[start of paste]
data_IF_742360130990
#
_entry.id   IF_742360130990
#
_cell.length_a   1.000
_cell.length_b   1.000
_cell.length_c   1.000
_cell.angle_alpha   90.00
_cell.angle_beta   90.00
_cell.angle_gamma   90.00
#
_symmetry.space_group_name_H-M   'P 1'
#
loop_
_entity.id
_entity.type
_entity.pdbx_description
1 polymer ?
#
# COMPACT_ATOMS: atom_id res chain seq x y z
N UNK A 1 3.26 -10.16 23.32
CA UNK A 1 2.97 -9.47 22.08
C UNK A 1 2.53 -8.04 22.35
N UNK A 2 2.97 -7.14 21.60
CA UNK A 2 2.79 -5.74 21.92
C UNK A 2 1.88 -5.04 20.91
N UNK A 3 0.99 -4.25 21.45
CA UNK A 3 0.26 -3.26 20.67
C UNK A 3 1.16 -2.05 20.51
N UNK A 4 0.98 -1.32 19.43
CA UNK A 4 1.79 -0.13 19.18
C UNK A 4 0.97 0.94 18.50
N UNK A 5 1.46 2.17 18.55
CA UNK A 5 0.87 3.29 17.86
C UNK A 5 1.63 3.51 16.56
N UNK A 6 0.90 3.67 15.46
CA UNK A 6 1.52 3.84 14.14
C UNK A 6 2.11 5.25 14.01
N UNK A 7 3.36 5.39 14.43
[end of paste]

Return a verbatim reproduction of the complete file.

data_IF_742360130990
#
_entry.id   IF_742360130990
#
_cell.length_a   1.000
_cell.length_b   1.000
_cell.length_c   1.000
_cell.angle_alpha   90.00
_cell.angle_beta   90.00
_cell.angle_gamma   90.00
#
_symmetry.space_group_name_H-M   'P 1'
#
loop_
_entity.id
_entity.type
_entity.pdbx_description
1 polymer ?
#
# COMPACT_ATOMS: atom_id res chain seq x y z
N UNK A 1 3.26 -10.16 23.32
CA UNK A 1 2.97 -9.47 22.08
C UNK A 1 2.53 -8.04 22.35
N UNK A 2 2.97 -7.14 21.60
CA UNK A 2 2.79 -5.74 21.92
C UNK A 2 1.88 -5.04 20.91
N UNK A 3 0.99 -4.25 21.45
CA UNK A 3 0.26 -3.26 20.67
C UNK A 3 1.16 -2.05 20.51
N UNK A 4 0.98 -1.32 19.43
CA UNK A 4 1.79 -0.13 19.18
C UNK A 4 0.97 0.94 18.50
N UNK A 5 1.46 2.17 18.55
CA UNK A 5 0.87 3.29 17.86
C UNK A 5 1.63 3.51 16.56
N UNK A 6 0.90 3.67 15.46
CA UNK A 6 1.52 3.84 14.14
C UNK A 6 2.11 5.25 14.01
N UNK A 7 3.36 5.39 14.43